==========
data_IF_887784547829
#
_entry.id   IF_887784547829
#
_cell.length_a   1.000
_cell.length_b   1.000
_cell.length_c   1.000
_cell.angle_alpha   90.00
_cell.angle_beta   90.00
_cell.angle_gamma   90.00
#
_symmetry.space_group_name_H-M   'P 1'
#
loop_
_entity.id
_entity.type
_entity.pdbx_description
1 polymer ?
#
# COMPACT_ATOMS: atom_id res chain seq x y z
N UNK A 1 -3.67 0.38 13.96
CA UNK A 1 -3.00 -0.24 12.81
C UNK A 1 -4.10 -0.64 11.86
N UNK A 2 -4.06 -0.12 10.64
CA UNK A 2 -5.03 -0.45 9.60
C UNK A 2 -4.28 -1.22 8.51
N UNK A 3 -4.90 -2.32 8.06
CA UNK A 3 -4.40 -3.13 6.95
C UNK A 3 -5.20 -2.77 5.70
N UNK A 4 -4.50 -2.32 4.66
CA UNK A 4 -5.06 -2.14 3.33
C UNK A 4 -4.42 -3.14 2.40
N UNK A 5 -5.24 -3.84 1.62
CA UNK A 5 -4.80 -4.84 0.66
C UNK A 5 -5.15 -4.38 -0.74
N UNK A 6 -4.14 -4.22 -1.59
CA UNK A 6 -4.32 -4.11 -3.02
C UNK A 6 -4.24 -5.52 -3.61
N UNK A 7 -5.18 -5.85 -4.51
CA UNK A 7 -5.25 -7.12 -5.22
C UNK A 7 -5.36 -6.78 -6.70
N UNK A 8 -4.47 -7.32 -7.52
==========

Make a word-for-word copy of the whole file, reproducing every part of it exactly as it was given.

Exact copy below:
data_IF_887784547829
#
_entry.id   IF_887784547829
#
_cell.length_a   1.000
_cell.length_b   1.000
_cell.length_c   1.000
_cell.angle_alpha   90.00
_cell.angle_beta   90.00
_cell.angle_gamma   90.00
#
_symmetry.space_group_name_H-M   'P 1'
#
loop_
_entity.id
_entity.type
_entity.pdbx_description
1 polymer ?
#
# COMPACT_ATOMS: atom_id res chain seq x y z
N UNK A 1 -3.67 0.38 13.96
CA UNK A 1 -3.00 -0.24 12.81
C UNK A 1 -4.10 -0.64 11.86
N UNK A 2 -4.06 -0.12 10.64
CA UNK A 2 -5.03 -0.45 9.60
C UNK A 2 -4.28 -1.22 8.51
N UNK A 3 -4.90 -2.32 8.06
CA UNK A 3 -4.40 -3.13 6.95
C UNK A 3 -5.20 -2.77 5.70
N UNK A 4 -4.50 -2.32 4.66
CA UNK A 4 -5.06 -2.14 3.33
C UNK A 4 -4.42 -3.14 2.40
N UNK A 5 -5.24 -3.84 1.62
CA UNK A 5 -4.80 -4.84 0.66
C UNK A 5 -5.15 -4.38 -0.74
N UNK A 6 -4.14 -4.22 -1.59
CA UNK A 6 -4.32 -4.11 -3.02
C UNK A 6 -4.24 -5.52 -3.61
N UNK A 7 -5.18 -5.85 -4.51
CA UNK A 7 -5.25 -7.12 -5.22
C UNK A 7 -5.36 -6.78 -6.70
N UNK A 8 -4.47 -7.32 -7.52